The pax utility shall write an mtime record for each file in
     write  or  copy modes if the file's modification time cannot
     be represented exactly in the ustar  header  logical  record
     described  in  ustar  Interchange Format.  This can occur if
     the time is out of ustar range, or if the file system of the
     underlying  implementation  supports non-integer time granu-
     larities and the time is not an integer. All of  these  time
     records  shall  be  formatted as a decimal representation of
     the time in seconds since  the  Epoch.  If  a  period  ('.')
     decimal  point character is present, the digits to the right
     of the point shall represent the units of a subsecond timing
     granularity, where the first digit is tenths of a second and
     each subsequent digit is a tenth of the previous  digit.  In
     read  or  copy mode, the pax utility shall truncate the time
     of a file to the greatest value that is not greater than the

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Schily's USER COMMANDS                                   SPAX(1L)

     input header file time. In write or copy mode, the pax util-
     ity shall output a time exactly if  it  can  be  represented
     exactly  as  a  decimal number, and otherwise shall generate
     only enough digits so that the same time shall be  recovered
     if the file is extracted on a system whose underlying imple-
     mentation supports the same time granularity.

  ustar Interchange Format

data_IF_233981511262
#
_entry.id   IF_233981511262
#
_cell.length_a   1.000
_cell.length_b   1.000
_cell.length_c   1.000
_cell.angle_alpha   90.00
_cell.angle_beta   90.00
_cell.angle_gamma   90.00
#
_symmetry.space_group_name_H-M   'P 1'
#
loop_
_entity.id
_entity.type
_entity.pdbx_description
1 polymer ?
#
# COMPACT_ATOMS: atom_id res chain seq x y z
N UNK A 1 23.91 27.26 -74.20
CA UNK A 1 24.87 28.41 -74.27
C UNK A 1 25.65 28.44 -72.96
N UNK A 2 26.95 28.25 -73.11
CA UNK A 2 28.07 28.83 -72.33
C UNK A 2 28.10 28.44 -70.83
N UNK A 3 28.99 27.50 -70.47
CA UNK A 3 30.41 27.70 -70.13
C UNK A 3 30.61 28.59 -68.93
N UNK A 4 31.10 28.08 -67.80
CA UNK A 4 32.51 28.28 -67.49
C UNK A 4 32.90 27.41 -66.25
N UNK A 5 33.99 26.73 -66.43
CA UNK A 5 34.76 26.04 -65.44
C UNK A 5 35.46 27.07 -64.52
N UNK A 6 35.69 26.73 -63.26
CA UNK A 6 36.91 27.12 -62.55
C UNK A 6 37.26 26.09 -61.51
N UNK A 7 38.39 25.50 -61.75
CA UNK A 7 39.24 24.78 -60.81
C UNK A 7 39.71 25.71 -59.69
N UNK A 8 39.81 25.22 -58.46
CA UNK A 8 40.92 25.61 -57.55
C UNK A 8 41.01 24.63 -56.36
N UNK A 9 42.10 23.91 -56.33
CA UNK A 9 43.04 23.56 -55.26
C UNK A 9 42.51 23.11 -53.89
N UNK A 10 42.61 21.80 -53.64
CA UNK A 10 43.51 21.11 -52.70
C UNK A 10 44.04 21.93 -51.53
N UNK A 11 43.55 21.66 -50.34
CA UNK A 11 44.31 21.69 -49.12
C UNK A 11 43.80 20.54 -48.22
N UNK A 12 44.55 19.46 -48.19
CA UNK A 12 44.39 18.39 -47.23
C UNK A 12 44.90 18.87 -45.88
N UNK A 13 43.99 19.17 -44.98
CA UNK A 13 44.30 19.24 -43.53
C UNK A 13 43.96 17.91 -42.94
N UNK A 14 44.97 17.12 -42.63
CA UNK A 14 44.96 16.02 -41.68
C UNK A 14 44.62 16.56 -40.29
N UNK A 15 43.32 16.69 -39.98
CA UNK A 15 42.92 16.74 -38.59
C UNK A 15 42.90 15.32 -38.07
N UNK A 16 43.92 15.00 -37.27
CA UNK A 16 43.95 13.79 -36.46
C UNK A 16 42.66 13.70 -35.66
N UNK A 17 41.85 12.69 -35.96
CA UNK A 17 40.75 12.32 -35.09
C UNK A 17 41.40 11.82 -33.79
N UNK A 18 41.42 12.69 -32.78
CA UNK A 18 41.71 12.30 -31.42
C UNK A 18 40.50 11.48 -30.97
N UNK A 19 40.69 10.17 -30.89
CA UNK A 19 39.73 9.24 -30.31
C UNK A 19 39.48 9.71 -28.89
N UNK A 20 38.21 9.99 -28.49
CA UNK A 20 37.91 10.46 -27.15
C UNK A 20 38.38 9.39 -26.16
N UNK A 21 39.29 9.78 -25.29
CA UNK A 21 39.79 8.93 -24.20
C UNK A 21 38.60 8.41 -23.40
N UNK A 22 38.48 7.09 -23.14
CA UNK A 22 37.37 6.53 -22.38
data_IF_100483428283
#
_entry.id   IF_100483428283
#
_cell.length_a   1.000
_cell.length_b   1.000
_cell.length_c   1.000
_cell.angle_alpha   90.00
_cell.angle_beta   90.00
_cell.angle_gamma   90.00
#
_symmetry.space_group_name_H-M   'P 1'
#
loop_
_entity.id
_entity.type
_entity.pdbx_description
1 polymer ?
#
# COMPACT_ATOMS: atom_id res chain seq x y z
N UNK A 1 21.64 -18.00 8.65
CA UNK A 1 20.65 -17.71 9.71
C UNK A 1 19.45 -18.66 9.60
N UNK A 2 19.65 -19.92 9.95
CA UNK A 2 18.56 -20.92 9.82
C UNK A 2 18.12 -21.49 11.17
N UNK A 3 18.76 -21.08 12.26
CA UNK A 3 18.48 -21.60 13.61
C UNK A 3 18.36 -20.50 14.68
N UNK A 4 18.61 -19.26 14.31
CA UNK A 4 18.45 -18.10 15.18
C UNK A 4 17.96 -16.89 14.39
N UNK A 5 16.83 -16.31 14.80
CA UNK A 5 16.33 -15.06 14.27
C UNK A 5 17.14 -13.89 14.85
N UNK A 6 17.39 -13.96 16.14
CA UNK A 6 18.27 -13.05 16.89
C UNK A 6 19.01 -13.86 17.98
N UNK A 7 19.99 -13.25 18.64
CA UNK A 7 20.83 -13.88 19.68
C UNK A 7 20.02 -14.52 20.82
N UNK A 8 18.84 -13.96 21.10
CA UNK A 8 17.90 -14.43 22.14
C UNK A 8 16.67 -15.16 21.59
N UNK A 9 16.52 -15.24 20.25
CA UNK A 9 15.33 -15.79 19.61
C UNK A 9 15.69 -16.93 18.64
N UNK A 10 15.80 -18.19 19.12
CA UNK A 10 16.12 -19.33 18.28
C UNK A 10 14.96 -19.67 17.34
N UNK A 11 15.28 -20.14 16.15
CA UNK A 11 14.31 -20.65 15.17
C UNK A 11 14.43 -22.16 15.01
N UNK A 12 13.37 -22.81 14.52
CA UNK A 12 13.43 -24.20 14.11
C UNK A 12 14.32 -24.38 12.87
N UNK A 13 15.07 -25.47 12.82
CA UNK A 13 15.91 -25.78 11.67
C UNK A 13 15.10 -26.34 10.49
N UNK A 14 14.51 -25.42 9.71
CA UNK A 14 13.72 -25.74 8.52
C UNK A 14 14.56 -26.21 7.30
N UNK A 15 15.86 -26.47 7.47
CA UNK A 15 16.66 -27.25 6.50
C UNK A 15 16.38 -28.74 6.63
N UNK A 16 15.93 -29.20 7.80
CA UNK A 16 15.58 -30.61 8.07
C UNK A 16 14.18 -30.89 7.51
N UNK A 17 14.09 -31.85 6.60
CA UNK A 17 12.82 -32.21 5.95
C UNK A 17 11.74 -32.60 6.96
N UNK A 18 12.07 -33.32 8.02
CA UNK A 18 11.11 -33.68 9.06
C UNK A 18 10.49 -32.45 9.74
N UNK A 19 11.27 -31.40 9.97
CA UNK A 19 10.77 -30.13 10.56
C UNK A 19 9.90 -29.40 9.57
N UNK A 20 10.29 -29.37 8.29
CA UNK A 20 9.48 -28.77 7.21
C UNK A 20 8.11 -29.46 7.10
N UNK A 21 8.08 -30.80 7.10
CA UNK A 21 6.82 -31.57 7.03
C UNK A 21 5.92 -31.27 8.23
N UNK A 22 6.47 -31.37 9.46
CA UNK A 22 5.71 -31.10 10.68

A ustar archive tape or file shall contain a series of logi-
     cal records. Each logical record shall be a fixed-size logi-
     cal record of 512 octets (see below). Although  this  format
     may  be  thought  of  as  being  stored on 9-track industry-
     standard 12.7 mm (0.5 in)  magnetic  tape,  other  types  of
     transportable  media  are  not  excluded. Each file archived
     shall  be  represented  by  a  header  logical  record  that
     describes the file, followed by zero or more logical records
     that give the contents of  the  file.  At  the  end  of  the
     archive  file  there  shall be two 512-octet logical records
     filled with binary zeros, interpreted as  an  end-of-archive
     indicator.

     The logical records may be grouped for physical  I/O  opera-
     tions,  as  described  under  the  -b blocksize and -x ustar
     options. Each group of logical records may be written with a
     single  operation  equivalent  to  the write(2) function. On
     magnetic tape, the result of this write shall  be  a  single
     tape physical block. The last physical block shall always be
     the full size, so logical records after the two zero logical
     records may contain undefined data.

     The header logical record shall be structured  as  shown  in
     the following table. All lengths and offsets are in decimal.

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Schily's USER COMMANDS                                   SPAX(1L)

                     Table: ustar Header Block
           ________________________________________________